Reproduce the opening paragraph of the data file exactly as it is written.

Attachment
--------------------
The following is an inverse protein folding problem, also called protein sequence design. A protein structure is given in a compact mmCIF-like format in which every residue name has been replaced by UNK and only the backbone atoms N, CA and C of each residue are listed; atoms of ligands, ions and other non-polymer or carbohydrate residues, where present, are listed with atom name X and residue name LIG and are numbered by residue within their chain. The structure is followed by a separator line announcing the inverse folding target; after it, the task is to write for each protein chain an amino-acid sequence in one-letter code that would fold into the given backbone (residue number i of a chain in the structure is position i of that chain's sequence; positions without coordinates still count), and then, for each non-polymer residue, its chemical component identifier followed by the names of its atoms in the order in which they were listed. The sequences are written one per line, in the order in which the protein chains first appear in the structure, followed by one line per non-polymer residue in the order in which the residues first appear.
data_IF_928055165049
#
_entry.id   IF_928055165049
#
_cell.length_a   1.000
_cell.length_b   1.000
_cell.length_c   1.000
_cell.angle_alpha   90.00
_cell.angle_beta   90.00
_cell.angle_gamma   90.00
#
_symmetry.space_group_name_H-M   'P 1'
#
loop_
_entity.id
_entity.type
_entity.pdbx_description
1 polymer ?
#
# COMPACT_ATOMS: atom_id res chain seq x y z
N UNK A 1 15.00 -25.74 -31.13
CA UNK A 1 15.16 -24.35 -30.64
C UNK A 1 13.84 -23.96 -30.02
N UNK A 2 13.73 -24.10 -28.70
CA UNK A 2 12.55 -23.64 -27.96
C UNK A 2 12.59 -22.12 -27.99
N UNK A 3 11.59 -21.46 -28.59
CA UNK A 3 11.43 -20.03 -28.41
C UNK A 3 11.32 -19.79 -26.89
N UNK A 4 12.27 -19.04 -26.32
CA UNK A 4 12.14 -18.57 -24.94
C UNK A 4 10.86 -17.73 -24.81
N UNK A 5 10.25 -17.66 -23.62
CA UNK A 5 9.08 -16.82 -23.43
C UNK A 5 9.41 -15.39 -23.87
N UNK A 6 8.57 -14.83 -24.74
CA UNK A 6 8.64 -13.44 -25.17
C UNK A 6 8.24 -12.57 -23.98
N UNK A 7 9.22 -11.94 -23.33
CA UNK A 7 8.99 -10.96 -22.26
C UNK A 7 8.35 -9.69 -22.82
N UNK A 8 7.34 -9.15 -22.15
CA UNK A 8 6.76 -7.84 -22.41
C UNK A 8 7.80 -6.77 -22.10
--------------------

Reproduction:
The following is an inverse protein folding problem, also called protein sequence design. A protein structure is given in a compact mmCIF-like format in which every residue name has been replaced by UNK and only the backbone atoms N, CA and C of each residue are listed; atoms of ligands, ions and other non-polymer or carbohydrate residues, where present, are listed with atom name X and residue name LIG and are numbered by residue within their chain. The structure is followed by a separator line announcing the inverse folding target; after it, the task is to write for each protein chain an amino-acid sequence in one-letter code that would fold into the given backbone (residue number i of a chain in the structure is position i of that chain's sequence; positions without coordinates still count), and then, for each non-polymer residue, its chemical component identifier followed by the names of its atoms in the order in which they were listed. The sequences are written one per line, in the order in which the protein chains first appear in the structure, followed by one line per non-polymer residue in the order in which the residues first appear.